5 stars Ken Bruen, being a personal favourite of mine, would mean that I could wax lyrical for hours about Purgatory, the tenth outing for Jack Taylor, a man destined for melancholy punctuated by acts of random violence I could draw attention to the pitch perfect characterisation of Jack, with his regular mounting and dismounting of the wagon of physical pleasures, the booze and the fags, and his less than harmonious forays into the pleasures of the flesh Always the wrong woman Jack I could highlight the intrinsic morality buried deep in his soul, that manifests itself at times in observations of an almost lyrical beauty and his steadfast engagement with books, culture and current events that Bruen effortlessly weaves into the plot At the same time it would be foolish to ignore the dark side of our erstwhile hero though, and the black places he inhabits mentally, and gets taken to, in the demands of this case all beautifully rendered by the sparsity yet richness of Bruen s language which ebbs and flows with laconic perfection throughout Jack s travails I could mention the twisted, yet ultimately affectionate, relationship between Jack and his native Galway, as the seedier aspects of this community and those that wish to exploit it, come to bear in this tale of avarice and murder Or I could keep it simple in a homage to Jack himself with his honest, sweary nature and gravitation to the simple pronouncement Purgatory Feckin great.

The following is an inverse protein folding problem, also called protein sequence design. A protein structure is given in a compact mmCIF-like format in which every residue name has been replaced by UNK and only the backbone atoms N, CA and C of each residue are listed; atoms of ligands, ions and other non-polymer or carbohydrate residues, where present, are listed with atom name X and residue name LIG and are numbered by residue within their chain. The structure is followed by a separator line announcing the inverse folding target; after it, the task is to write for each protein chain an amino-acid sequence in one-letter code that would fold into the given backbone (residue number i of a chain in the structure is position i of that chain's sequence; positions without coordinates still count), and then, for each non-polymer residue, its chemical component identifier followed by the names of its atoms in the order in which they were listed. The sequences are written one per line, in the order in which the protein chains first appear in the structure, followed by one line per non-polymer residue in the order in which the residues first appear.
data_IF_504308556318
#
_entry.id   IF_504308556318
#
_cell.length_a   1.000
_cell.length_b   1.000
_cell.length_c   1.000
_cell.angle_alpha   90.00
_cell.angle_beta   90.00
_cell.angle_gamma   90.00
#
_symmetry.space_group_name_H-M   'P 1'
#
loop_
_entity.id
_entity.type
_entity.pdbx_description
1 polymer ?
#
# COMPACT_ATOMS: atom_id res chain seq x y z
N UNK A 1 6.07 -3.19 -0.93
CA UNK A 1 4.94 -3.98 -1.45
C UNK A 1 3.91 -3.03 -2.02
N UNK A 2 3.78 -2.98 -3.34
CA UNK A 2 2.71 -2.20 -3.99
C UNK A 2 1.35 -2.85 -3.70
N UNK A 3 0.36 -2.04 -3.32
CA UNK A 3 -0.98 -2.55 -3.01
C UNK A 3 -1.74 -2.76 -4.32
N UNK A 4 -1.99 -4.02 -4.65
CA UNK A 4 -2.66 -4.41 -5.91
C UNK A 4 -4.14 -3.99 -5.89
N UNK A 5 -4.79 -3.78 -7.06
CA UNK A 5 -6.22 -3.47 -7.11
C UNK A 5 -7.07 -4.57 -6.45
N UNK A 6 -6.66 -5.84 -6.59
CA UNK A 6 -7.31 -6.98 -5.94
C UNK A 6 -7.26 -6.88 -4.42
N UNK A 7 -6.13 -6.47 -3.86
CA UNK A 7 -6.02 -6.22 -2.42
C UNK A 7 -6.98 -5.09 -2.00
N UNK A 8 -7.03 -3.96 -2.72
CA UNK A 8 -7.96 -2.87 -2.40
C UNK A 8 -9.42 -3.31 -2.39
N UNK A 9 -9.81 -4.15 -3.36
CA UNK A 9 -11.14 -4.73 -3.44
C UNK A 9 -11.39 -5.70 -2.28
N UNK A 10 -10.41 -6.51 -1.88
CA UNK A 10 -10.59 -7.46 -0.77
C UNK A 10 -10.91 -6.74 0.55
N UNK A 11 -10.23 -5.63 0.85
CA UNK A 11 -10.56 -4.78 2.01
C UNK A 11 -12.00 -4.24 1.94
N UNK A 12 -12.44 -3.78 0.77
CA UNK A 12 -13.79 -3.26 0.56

Jack Taylor, an alcoholic ex Guarda who does favors for his assorted friends and acquaintances drifts along here, while this 10th book in an otherwise excellent series, fades away like Galway sunshine I have no problem with author Ken Bruen s style of using one word paragraphs or sub referencing everything from TV s Breaking Bad to quoting Oscar Wilde and every other source he could find, but not at the expense of the plot structure in this sluggish, bleak slice of Irish noir I get it, Ken Bruen s a smart guy but I had a justifiable expectation of Jack executing his unique brand of vigilante justice on the serial killer C33 thus satisfying my American desire for fictional justice I just hope Jack Taylor does not board the bus for an un magical mystery tour with Jack Reacher and Harry Bosch He s much too dynamic a character and so were they.
Jack Taylor is one of the most original characters in fiction He is an ex guard, a crusty and dark and cynical individual, a good friend to a few, bad news to those who cross him or the ones he loves, he loves to read and a friend keeps his apartment stocked with novels Though he once had every bad habit known to man, in this novel he has quit drinking his beloved Jameson s, in fact he has quit drinking period, he has quit smoking and other bad habits that threatened to shorten his life He has quit taking cases, but of course, someone close to him gets him involved Fate has other plans for him Not everyone will like Bruen s staccato style of writing, his witty observations and one liners, his irreverence but those of us who do hope this author keeps writing these novels for a long time In fact I liked one of his lines so much I just have to repeat it, Jack Taylor is a recovering Catholic She laughed, Jesus wept.